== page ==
Next make your activity implement the GoogleApiClient.ConnectionCallbacks interface. Then, add the following code below your onCreate method:

override fun onConnected(bundle: Bundle?) {
  Wearable.MessageApi.addListener(client) { messageEvent ->
    currentMeal = Gson().fromJson(String(,

override fun onConnectionSuspended(code: Int) {
  Log.w("Wear", "Google Api Client connection suspended!")

private fun updateView() {
  currentMeal?.let {
    mealTitle.text = it.title
    calories.text = getString(R.string.calories, it.calories)
    ingredients.text = it.ingredients.joinToString(separator = ", ")

The updateView() method is pretty simple – it looks at the current Meal and updates your view accordingly.

The onConnectionSuspended method isn’t doing too much. You don’t have anything to clear out when the connection ends.

The onConnected method is where the magic is. Once the GoogleApiClient has connected, you added a MessageListener to listen for new Message API events from the phone. In the callback, you are doing the opposite of what you did on the phones side. The MessageEvent object has a data parameter. You used Gson to deserialize the ByteArray into a Meal.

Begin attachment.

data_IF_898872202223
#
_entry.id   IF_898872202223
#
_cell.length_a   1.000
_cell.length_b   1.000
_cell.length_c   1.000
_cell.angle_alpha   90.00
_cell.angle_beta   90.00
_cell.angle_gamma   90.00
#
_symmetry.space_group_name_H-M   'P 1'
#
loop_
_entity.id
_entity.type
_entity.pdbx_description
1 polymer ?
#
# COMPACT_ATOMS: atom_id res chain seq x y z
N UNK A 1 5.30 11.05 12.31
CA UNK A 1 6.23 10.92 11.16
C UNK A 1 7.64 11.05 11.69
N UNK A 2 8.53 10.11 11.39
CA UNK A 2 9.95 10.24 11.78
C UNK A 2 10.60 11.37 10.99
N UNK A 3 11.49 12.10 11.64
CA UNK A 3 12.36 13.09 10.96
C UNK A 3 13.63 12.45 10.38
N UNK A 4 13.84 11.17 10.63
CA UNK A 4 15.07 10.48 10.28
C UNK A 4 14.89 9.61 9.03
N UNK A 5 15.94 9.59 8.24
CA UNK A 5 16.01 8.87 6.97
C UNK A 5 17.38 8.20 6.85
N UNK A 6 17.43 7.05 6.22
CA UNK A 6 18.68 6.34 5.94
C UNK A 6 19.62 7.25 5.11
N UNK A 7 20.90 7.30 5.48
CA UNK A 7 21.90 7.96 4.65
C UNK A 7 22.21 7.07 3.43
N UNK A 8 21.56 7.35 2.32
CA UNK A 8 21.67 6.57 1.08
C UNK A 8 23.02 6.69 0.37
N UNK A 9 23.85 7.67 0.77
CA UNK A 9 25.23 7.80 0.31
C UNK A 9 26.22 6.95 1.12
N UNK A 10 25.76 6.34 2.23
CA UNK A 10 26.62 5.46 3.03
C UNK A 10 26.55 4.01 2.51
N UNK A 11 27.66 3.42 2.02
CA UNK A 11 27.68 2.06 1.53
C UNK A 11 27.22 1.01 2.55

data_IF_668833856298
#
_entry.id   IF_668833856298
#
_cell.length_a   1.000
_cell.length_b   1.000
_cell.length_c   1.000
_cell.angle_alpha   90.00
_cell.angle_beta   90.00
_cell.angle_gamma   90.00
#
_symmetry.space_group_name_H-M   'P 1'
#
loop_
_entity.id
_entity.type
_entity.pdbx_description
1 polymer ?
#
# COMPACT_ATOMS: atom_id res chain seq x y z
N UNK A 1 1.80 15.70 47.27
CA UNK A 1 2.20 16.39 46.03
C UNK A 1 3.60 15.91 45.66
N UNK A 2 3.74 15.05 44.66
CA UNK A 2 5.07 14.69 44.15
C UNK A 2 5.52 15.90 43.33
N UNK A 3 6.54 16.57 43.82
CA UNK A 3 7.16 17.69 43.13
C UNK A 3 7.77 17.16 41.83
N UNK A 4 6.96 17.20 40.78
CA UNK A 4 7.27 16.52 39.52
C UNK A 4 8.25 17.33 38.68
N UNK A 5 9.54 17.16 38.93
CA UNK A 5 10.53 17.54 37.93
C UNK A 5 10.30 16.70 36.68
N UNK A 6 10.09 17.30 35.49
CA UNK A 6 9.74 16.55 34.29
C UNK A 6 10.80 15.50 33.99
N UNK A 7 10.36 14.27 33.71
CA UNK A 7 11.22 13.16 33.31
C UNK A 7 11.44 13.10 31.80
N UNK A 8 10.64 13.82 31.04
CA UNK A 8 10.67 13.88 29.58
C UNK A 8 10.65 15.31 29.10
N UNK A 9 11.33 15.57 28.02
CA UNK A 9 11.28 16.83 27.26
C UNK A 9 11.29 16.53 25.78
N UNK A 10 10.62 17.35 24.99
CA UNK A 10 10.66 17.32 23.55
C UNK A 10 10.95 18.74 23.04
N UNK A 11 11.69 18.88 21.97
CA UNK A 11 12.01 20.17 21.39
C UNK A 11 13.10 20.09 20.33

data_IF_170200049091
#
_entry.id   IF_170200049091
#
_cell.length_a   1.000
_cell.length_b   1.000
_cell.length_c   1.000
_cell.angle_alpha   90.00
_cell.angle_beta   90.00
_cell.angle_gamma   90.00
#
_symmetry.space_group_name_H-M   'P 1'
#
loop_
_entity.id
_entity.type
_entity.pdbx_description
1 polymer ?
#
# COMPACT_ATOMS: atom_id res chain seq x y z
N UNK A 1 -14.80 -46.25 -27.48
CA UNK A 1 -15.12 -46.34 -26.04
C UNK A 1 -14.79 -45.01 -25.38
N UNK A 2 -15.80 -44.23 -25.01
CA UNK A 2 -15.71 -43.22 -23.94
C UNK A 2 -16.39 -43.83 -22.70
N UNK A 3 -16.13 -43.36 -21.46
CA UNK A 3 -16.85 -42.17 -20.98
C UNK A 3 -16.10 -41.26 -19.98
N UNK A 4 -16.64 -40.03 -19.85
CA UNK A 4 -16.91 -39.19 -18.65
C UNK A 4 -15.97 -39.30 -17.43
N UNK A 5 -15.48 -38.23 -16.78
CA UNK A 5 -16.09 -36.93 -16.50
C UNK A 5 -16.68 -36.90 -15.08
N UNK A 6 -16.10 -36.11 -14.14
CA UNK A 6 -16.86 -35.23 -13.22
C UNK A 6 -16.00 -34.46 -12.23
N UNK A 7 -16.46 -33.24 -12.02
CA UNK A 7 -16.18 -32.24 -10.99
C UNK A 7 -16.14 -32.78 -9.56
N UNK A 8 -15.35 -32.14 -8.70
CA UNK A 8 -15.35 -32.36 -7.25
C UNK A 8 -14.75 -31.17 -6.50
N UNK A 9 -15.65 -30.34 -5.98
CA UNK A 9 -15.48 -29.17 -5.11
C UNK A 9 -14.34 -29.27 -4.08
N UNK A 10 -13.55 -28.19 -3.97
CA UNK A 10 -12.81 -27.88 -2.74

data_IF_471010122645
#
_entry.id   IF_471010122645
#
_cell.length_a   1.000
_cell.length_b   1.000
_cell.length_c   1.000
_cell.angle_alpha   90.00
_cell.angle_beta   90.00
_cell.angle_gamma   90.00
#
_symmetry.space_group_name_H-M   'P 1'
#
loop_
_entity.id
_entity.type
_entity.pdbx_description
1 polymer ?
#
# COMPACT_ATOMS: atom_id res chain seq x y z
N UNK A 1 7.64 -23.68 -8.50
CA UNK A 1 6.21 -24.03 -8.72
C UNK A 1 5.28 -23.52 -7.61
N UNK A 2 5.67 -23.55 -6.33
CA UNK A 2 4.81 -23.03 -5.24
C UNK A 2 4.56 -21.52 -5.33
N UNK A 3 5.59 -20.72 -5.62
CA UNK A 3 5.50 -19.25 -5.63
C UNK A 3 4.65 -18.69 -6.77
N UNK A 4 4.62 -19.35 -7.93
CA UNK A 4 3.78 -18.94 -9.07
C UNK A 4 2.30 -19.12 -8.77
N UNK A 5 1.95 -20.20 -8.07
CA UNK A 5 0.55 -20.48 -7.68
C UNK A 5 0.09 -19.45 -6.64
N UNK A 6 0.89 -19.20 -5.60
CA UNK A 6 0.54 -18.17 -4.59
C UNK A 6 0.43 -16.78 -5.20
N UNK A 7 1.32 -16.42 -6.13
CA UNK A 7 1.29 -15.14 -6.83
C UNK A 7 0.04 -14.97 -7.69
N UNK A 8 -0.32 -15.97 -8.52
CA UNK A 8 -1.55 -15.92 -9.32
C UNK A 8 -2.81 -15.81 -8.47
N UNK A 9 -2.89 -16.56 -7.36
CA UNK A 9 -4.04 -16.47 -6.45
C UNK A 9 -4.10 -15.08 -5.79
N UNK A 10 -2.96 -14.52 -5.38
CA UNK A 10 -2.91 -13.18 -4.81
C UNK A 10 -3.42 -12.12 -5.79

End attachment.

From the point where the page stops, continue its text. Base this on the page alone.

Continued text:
Finally, initialize your GoogleApiClient in onCreate:

client = GoogleApiClient.Builder(this)

Boom! Your Wear app is listening for messages for your phone.

Testing the App

First run the mobile app on your phone. After that, run the Wear app on your watch.

Now, do a rain dance. Followed by a little prayer. Followed by an offering of chocolates to the Android gods.

Then tap the Apple Pie list item on your phone app.

If everything runs smoothly, you should see this screen on your watch:

Result on Watch device